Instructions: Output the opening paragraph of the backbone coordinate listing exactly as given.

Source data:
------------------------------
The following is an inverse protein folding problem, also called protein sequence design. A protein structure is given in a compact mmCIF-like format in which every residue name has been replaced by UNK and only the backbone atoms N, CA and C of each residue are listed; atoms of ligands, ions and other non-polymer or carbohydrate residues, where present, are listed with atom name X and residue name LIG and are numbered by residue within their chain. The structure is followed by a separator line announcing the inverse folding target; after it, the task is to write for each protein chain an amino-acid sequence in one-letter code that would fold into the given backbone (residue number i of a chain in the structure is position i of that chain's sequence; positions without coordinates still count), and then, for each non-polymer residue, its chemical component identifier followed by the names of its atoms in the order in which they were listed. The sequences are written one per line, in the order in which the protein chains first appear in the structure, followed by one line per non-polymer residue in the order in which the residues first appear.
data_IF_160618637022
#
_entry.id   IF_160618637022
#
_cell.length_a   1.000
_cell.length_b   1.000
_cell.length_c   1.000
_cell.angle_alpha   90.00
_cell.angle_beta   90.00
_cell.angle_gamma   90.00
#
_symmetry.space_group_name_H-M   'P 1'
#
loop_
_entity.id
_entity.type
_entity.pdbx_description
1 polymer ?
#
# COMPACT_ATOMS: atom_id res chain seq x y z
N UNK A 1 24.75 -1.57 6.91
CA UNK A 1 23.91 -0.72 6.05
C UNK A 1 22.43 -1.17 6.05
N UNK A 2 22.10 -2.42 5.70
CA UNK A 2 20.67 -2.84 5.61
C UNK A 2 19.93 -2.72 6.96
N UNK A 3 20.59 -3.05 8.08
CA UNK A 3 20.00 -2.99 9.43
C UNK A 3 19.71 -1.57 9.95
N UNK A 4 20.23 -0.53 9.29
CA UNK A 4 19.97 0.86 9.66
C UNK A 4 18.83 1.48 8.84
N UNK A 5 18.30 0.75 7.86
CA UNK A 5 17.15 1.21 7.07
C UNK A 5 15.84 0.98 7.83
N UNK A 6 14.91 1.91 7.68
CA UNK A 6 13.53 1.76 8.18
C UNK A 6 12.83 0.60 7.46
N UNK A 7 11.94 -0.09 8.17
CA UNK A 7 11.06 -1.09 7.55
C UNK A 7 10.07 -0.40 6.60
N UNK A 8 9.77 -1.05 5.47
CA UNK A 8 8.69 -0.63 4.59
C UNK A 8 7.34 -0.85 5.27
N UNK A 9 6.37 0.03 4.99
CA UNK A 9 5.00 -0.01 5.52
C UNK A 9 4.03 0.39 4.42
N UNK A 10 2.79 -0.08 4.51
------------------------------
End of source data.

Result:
The following is an inverse protein folding problem, also called protein sequence design. A protein structure is given in a compact mmCIF-like format in which every residue name has been replaced by UNK and only the backbone atoms N, CA and C of each residue are listed; atoms of ligands, ions and other non-polymer or carbohydrate residues, where present, are listed with atom name X and residue name LIG and are numbered by residue within their chain. The structure is followed by a separator line announcing the inverse folding target; after it, the task is to write for each protein chain an amino-acid sequence in one-letter code that would fold into the given backbone (residue number i of a chain in the structure is position i of that chain's sequence; positions without coordinates still count), and then, for each non-polymer residue, its chemical component identifier followed by the names of its atoms in the order in which they were listed. The sequences are written one per line, in the order in which the protein chains first appear in the structure, followed by one line per non-polymer residue in the order in which the residues first appear.